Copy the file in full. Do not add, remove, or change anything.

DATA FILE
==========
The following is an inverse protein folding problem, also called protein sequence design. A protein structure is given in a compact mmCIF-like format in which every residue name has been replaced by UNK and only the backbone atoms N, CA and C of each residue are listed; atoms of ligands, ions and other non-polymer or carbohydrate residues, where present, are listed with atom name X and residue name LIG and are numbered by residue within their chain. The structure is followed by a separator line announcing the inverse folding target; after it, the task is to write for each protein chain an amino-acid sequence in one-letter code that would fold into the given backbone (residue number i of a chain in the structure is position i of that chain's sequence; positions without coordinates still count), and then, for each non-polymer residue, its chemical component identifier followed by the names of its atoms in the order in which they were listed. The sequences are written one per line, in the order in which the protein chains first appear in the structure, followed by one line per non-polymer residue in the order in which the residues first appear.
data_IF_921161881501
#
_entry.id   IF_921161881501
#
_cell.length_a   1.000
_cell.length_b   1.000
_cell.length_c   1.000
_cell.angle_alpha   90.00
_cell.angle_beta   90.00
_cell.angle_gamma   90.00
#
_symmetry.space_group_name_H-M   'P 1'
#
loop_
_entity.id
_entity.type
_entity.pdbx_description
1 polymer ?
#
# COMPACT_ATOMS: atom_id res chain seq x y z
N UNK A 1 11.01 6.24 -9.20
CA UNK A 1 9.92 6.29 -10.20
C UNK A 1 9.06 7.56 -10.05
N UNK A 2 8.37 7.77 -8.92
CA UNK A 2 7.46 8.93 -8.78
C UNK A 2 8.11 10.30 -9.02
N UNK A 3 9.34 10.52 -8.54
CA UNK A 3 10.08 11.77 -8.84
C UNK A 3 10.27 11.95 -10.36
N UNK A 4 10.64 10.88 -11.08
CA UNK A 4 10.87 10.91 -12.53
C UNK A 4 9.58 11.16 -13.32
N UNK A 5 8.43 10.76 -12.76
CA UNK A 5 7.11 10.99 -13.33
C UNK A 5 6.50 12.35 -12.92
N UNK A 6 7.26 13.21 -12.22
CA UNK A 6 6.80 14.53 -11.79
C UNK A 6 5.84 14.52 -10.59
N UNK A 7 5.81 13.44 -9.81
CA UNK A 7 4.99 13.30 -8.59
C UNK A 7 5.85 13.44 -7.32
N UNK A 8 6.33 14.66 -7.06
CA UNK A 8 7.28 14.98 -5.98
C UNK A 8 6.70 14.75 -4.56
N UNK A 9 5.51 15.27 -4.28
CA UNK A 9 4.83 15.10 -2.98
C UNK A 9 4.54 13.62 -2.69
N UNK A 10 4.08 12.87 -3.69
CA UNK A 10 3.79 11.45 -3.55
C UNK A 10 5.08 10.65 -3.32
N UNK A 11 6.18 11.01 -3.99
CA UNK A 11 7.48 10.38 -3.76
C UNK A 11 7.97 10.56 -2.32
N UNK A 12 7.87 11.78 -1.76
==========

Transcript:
The following is an inverse protein folding problem, also called protein sequence design. A protein structure is given in a compact mmCIF-like format in which every residue name has been replaced by UNK and only the backbone atoms N, CA and C of each residue are listed; atoms of ligands, ions and other non-polymer or carbohydrate residues, where present, are listed with atom name X and residue name LIG and are numbered by residue within their chain. The structure is followed by a separator line announcing the inverse folding target; after it, the task is to write for each protein chain an amino-acid sequence in one-letter code that would fold into the given backbone (residue number i of a chain in the structure is position i of that chain's sequence; positions without coordinates still count), and then, for each non-polymer residue, its chemical component identifier followed by the names of its atoms in the order in which they were listed. The sequences are written one per line, in the order in which the protein chains first appear in the structure, followed by one line per non-polymer residue in the order in which the residues first appear.
data_IF_921161881501
#
_entry.id   IF_921161881501
#
_cell.length_a   1.000
_cell.length_b   1.000
_cell.length_c   1.000
_cell.angle_alpha   90.00
_cell.angle_beta   90.00
_cell.angle_gamma   90.00
#
_symmetry.space_group_name_H-M   'P 1'
#
loop_
_entity.id
_entity.type
_entity.pdbx_description
1 polymer ?
#
# COMPACT_ATOMS: atom_id res chain seq x y z
N UNK A 1 11.01 6.24 -9.20
CA UNK A 1 9.92 6.29 -10.20
C UNK A 1 9.06 7.56 -10.05
N UNK A 2 8.37 7.77 -8.92
CA UNK A 2 7.46 8.93 -8.78
C UNK A 2 8.11 10.30 -9.02
N UNK A 3 9.34 10.52 -8.54
CA UNK A 3 10.08 11.77 -8.84
C UNK A 3 10.27 11.95 -10.36
N UNK A 4 10.64 10.88 -11.08
CA UNK A 4 10.87 10.91 -12.53
C UNK A 4 9.58 11.16 -13.32
N UNK A 5 8.43 10.76 -12.76
CA UNK A 5 7.11 10.99 -13.33
C UNK A 5 6.50 12.35 -12.92
N UNK A 6 7.26 13.21 -12.22
CA UNK A 6 6.80 14.53 -11.79
C UNK A 6 5.84 14.52 -10.59
N UNK A 7 5.81 13.44 -9.81
CA UNK A 7 4.99 13.30 -8.59
C UNK A 7 5.85 13.44 -7.32
N UNK A 8 6.33 14.66 -7.06
CA UNK A 8 7.28 14.98 -5.98
C UNK A 8 6.70 14.75 -4.56
N UNK A 9 5.51 15.27 -4.28
CA UNK A 9 4.83 15.10 -2.98
C UNK A 9 4.54 13.62 -2.69
N UNK A 10 4.08 12.87 -3.69
CA UNK A 10 3.79 11.45 -3.55
C UNK A 10 5.08 10.65 -3.32
N UNK A 11 6.18 11.01 -3.99
CA UNK A 11 7.48 10.38 -3.76
C UNK A 11 7.97 10.56 -2.32
N UNK A 12 7.87 11.78 -1.76